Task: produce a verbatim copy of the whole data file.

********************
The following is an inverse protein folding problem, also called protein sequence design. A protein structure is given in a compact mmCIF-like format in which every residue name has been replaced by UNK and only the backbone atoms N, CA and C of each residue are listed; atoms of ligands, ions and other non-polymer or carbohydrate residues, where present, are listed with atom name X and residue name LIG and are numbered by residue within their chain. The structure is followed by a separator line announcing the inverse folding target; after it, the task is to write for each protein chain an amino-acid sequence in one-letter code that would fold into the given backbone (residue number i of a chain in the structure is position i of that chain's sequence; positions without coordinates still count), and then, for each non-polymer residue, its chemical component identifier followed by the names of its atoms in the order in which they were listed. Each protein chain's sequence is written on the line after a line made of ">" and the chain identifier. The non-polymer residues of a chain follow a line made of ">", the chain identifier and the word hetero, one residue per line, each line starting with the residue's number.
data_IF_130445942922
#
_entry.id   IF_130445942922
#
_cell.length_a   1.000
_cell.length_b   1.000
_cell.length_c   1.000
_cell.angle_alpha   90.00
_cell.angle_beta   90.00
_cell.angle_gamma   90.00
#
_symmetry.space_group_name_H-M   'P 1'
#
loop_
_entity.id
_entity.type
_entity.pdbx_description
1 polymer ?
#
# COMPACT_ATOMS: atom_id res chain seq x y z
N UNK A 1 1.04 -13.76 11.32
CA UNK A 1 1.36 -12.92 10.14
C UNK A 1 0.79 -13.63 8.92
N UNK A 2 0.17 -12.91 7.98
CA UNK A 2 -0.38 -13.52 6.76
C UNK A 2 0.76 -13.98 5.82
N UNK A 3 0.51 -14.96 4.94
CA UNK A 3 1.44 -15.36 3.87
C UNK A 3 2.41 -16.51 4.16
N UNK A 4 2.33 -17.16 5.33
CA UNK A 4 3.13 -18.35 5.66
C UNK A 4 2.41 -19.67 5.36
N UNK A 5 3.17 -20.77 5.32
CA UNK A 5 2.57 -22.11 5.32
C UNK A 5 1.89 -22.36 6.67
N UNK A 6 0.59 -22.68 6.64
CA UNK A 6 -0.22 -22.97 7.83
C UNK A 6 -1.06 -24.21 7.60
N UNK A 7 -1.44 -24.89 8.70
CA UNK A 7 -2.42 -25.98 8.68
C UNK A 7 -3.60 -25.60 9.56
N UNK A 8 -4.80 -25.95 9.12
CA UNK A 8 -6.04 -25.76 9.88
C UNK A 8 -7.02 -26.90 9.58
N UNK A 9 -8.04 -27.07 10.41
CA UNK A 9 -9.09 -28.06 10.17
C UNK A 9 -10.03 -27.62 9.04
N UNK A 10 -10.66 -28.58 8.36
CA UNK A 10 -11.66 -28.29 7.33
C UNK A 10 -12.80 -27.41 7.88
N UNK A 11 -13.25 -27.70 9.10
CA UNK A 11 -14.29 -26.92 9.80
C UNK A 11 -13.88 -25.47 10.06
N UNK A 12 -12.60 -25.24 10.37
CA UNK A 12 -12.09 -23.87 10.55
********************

The following is an inverse protein folding problem, also called protein sequence design. A protein structure is given in a compact mmCIF-like format in which every residue name has been replaced by UNK and only the backbone atoms N, CA and C of each residue are listed; atoms of ligands, ions and other non-polymer or carbohydrate residues, where present, are listed with atom name X and residue name LIG and are numbered by residue within their chain. The structure is followed by a separator line announcing the inverse folding target; after it, the task is to write for each protein chain an amino-acid sequence in one-letter code that would fold into the given backbone (residue number i of a chain in the structure is position i of that chain's sequence; positions without coordinates still count), and then, for each non-polymer residue, its chemical component identifier followed by the names of its atoms in the order in which they were listed. Each protein chain's sequence is written on the line after a line made of ">" and the chain identifier. The non-polymer residues of a chain follow a line made of ">", the chain identifier and the word hetero, one residue per line, each line starting with the residue's number.
data_IF_130445942922
#
_entry.id   IF_130445942922
#
_cell.length_a   1.000
_cell.length_b   1.000
_cell.length_c   1.000
_cell.angle_alpha   90.00
_cell.angle_beta   90.00
_cell.angle_gamma   90.00
#
_symmetry.space_group_name_H-M   'P 1'
#
loop_
_entity.id
_entity.type
_entity.pdbx_description
1 polymer ?
#
# COMPACT_ATOMS: atom_id res chain seq x y z
N UNK A 1 1.04 -13.76 11.32
CA UNK A 1 1.36 -12.92 10.14
C UNK A 1 0.79 -13.63 8.92
N UNK A 2 0.17 -12.91 7.98
CA UNK A 2 -0.38 -13.52 6.76
C UNK A 2 0.76 -13.98 5.82
N UNK A 3 0.51 -14.96 4.94
CA UNK A 3 1.44 -15.36 3.87
C UNK A 3 2.41 -16.51 4.16
N UNK A 4 2.33 -17.16 5.33
CA UNK A 4 3.13 -18.35 5.66
C UNK A 4 2.41 -19.67 5.36
N UNK A 5 3.17 -20.77 5.32
CA UNK A 5 2.57 -22.11 5.32
C UNK A 5 1.89 -22.36 6.67
N UNK A 6 0.59 -22.68 6.64
CA UNK A 6 -0.22 -22.97 7.83
C UNK A 6 -1.06 -24.21 7.60
N UNK A 7 -1.44 -24.89 8.70
CA UNK A 7 -2.42 -25.98 8.68
C UNK A 7 -3.60 -25.60 9.56
N UNK A 8 -4.80 -25.95 9.12
CA UNK A 8 -6.04 -25.76 9.88
C UNK A 8 -7.02 -26.90 9.58
N UNK A 9 -8.04 -27.07 10.41
CA UNK A 9 -9.09 -28.06 10.17
C UNK A 9 -10.03 -27.62 9.04
N UNK A 10 -10.66 -28.58 8.36
CA UNK A 10 -11.66 -28.29 7.33
C UNK A 10 -12.80 -27.41 7.88
N UNK A 11 -13.25 -27.70 9.10
CA UNK A 11 -14.29 -26.92 9.80
C UNK A 11 -13.88 -25.47 10.06
N UNK A 12 -12.60 -25.24 10.37
CA UNK A 12 -12.09 -23.87 10.55